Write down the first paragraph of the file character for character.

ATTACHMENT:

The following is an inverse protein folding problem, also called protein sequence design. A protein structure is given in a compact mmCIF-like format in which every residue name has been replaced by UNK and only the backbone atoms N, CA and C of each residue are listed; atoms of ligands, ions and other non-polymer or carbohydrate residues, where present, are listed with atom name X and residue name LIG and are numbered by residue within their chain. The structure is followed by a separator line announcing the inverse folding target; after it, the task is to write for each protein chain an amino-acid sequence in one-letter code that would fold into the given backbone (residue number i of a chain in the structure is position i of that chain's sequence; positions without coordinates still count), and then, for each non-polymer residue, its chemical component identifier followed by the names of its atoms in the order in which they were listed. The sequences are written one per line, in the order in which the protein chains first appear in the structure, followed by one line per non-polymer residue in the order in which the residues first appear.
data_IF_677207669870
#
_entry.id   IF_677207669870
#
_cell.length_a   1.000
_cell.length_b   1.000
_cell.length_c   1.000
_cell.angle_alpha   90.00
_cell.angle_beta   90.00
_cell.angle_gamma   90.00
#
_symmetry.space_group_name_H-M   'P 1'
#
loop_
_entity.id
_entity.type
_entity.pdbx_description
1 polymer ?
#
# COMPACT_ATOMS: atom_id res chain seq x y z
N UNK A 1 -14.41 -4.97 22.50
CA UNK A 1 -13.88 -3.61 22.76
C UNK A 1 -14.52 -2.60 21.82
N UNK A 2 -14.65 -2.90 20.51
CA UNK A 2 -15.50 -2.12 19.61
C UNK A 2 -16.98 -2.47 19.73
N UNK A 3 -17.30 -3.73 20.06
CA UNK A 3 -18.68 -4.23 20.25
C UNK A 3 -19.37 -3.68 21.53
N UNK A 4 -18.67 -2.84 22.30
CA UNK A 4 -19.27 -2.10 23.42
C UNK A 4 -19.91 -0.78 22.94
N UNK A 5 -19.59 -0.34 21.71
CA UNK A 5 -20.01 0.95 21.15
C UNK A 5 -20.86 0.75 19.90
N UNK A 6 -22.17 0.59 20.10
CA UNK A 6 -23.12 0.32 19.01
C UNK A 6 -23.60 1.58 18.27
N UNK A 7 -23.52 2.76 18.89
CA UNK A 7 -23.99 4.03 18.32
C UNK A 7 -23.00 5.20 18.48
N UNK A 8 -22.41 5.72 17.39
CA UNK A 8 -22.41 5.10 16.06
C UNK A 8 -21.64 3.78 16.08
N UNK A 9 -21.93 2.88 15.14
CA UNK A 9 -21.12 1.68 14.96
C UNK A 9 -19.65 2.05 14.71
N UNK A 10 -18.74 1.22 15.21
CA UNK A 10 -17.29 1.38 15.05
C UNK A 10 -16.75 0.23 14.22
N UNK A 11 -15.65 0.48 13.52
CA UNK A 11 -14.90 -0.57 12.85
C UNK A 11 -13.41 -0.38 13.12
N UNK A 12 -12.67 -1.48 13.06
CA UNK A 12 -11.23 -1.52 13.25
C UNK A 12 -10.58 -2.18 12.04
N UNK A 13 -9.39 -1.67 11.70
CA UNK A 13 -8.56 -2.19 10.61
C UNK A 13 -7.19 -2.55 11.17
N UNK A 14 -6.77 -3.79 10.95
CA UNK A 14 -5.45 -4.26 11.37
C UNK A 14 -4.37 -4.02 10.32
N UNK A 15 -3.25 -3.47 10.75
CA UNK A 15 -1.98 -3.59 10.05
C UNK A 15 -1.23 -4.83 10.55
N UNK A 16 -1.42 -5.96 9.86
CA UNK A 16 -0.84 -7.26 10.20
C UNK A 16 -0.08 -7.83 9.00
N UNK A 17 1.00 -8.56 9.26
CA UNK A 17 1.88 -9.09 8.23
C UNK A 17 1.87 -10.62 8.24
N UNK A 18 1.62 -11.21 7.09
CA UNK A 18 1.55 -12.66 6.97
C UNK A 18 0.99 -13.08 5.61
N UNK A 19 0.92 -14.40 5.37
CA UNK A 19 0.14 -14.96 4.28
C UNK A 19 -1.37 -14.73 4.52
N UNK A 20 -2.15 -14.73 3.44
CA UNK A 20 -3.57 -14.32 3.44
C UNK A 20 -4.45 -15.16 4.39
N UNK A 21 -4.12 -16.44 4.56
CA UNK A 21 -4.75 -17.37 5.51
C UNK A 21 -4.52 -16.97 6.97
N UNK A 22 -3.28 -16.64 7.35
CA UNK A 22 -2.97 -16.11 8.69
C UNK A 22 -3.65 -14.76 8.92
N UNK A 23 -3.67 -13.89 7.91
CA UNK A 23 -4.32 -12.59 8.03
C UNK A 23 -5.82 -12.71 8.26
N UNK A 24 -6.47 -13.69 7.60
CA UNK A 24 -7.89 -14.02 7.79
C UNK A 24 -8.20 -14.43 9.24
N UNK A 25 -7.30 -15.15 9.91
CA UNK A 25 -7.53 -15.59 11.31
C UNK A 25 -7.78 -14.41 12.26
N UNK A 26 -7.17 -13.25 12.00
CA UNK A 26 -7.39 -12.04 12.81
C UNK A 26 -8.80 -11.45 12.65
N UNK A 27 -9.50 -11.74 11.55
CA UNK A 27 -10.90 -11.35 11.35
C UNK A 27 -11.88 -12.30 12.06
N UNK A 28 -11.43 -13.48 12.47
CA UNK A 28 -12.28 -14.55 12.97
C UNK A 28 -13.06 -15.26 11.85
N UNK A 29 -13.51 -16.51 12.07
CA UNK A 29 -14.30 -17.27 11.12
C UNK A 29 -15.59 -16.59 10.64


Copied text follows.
The following is an inverse protein folding problem, also called protein sequence design. A protein structure is given in a compact mmCIF-like format in which every residue name has been replaced by UNK and only the backbone atoms N, CA and C of each residue are listed; atoms of ligands, ions and other non-polymer or carbohydrate residues, where present, are listed with atom name X and residue name LIG and are numbered by residue within their chain. The structure is followed by a separator line announcing the inverse folding target; after it, the task is to write for each protein chain an amino-acid sequence in one-letter code that would fold into the given backbone (residue number i of a chain in the structure is position i of that chain's sequence; positions without coordinates still count), and then, for each non-polymer residue, its chemical component identifier followed by the names of its atoms in the order in which they were listed. The sequences are written one per line, in the order in which the protein chains first appear in the structure, followed by one line per non-polymer residue in the order in which the residues first appear.